• Schema updates, global tables Slave/Primary Slave Slave Slave/Primary Slave Shard Group: Shard_2 Primary Global Group Shard Group: Shard_1 id cur rate 1 US D 1.3531 id cur rate 1 US D 1.3531 id cur rate 1 US D 1.3531
  • The speaker says... A global group can be defined to replicate global tables to all shards and to manage schema changes to partitioned tables. Updates to global tables and DDL operations on partitioned tables are performed on the global group. Then, all shards replicate from the global group to copy the changes. Clients ask Fabric where to send global updates and route their requests to the appropriate servers.
  • The DBAs view on Fabric New mysqlfabric command line tool • Central administration tool • Easy for you to integrate in your favourite deployment tool • Easy for us to integrate into our admin/management GUIs Extensible HTTP XML RPC interface • No SSH access required for remote deployment • Power users may add custom commands long term Self-deploying clients • Use „fabric aware“ drivers, or improve your clients
  • The speaker says... A major goal was to create an extensible, flexible base which integrates smoothly in existing deployments. We currently do not offer integration in our own free GUI administration tool MySQL Workbench and our own commercial GUI management tool MySQL Enterprise Monitor. However, look at the architecture and draw your own conclusions. As I expect mostly developers not DBAs reading this, and the pre-production release tends to use basic methods of performing actions (3rd-party: Call for Patches and Branches is open ;-)) , I skip further details.
  • Replication with auto failover > # Install MySQL servers, edit Fabric config, setup MySQL backing server for Fabric > mysqlfabric manage start > # Create group to manage master/slave replication > mysqlfabric group create my_master_group > # Assign servers to master group > mysqlfabric group add my_master_group mysql_host mysql_user mysql_password > … > # Choose primary, start replication > mysqlfabric group promote my_master_group > # Add heartbeating for automatic failover > mysqlfabric group activate my_master_group
  • The speaker says... The slide shows an example of setting up a standard MySQL Replication with heartbeating and automatic failover. Compared with MongoDB replica set deployment: MongoDB MySQL 1) Setup mongod's Setup mysqld's 2) On any node, create replica set Using mysqlfabric, create master group 3) On primary, add secondaries Using mysqlfabric, add nodes, choose primary 4) Built-in failure detector automatically activated Choose failure detector, activate. E.g., use built-in.
  • Server setup for sharding > # Create one shard group per partition, add servers > mysqlfabric group create shard1 > mysqlfabric group add shard1 host user password > … > # Define sharding rules/mapping > mysqlfabric sharding define RANGE s1_tmp > # Which table to shard and by what column > mysqlfabric sharding add_mapping 1 db.table column > # Connect shard group with mapping rules > # Group shard1 shall be used to hold db.table > # with shard key column and values 1...100 > mysqlfabric sharding add_shard 1 1 100 shard1 enable
  • The speaker says... Setting up sharing takes a bit longer as you have to grasp the relation between a global group, shard mapping and shards. Compared with MongoDB shard deployment: MongoDB MySQL 1) Setup mongod's Setup mysqld's 2) Create shards: single mongod or replica set Create shard group: single mysqld or replication 3) If sharding for collection: define key for db.collection Create mapping: define key for db.table 4) Add shards to cluster, set distribution details Add shards to cluster, set distribution details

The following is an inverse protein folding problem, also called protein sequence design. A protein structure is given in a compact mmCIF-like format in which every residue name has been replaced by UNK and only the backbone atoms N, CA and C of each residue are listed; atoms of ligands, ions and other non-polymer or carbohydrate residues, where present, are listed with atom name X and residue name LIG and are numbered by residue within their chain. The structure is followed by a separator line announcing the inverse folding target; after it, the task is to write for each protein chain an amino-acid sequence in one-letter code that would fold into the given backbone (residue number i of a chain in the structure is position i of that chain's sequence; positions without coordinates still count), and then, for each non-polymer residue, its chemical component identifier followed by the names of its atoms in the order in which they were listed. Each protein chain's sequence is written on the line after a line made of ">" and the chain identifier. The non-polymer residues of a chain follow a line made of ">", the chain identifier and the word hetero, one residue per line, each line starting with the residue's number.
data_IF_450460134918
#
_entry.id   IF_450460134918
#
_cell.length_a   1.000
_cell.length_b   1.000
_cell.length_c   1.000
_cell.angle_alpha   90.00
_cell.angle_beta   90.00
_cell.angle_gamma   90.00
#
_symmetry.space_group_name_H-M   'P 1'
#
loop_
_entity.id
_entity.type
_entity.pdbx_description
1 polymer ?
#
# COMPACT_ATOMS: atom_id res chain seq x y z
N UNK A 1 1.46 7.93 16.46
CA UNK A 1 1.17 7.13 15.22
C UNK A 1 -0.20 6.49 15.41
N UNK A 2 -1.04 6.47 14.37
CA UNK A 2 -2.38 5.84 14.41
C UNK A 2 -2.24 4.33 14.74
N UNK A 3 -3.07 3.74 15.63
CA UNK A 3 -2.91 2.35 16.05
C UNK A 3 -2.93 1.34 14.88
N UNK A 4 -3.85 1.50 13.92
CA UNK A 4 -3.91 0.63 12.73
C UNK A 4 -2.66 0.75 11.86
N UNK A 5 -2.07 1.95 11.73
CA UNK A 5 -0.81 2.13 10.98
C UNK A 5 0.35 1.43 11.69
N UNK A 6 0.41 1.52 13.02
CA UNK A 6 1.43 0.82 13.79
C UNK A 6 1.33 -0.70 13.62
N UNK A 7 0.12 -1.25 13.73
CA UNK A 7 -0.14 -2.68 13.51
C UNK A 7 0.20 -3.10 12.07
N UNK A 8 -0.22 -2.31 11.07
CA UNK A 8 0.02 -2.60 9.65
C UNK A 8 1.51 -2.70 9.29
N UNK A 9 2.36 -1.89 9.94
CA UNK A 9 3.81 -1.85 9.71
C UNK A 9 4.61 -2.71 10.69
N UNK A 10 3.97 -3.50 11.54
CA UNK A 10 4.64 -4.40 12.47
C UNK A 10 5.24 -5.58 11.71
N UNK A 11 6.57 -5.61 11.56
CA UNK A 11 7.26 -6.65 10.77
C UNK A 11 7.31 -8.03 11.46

• How fabric aware clients tick... Fabric Core HTTP XML RPC SlaveMaster Fabric aware driver connect('fabric'); set('group=...'); begin_trx(READ_WRITE); Application dump_servers() Lazy connection
  • The speaker says... Fabric aware drivers communicate with Fabric to learn about master groups, shard groups, global groups and their nodes. Application developers think in terms of groups instead of individual servers. If, for example, an application requests use of a master group, the driver asks Fabric for a list of all nodes using the dump_servers() XML RPC call. Then, it returns a connection handle to the application. At this point, no connection to any MySQL server has been established yet. The driver uses lazy connections to delay the actual connect until it knows about the transaction/query to choose an appropriate server. In the example, the master would be used to run a read-write transaction.
  • Client failover – in theory.. Application Driver Fabric Node connect('fabric') dump_*() Lazy connection handle set('group...') begin_trx(READ_ONLY ) Find nodeConnec tFind alternative and/or ask Fabric
  • The speaker says... Assuming a Fabric aware driver recognizes a node failure when not in the middle of a transaction, the driver can automatically pick an alternative node without raising an application error. The driver knows about possible alternatives. Additionally, the driver can hint Fabric that a node has failed. If no alternative is available, the driver might want to ask Fabric for an updated list of nodes to deploy itself. Maybe, in the case of a master failure, Fabric fixed the problem already and has promoted a slave to be the new master. Then, failover and reconfiguration would be transparent from an applications point of view. At the time of writing, only Python supports this – in parts!
  • Client failover – today Virtual IP • Clients use virtual IP, virtual IP moved during failover • Often used for masters only Automated client configuration deployment • Server monitoring tool deploys client configuration • Example with PHP and 3rd party MHA (Master High Availability Manager tool): http://blog.ulf-wendel.de/2013/peclmysqlnd_ms-let- mha-update-your-client-configs/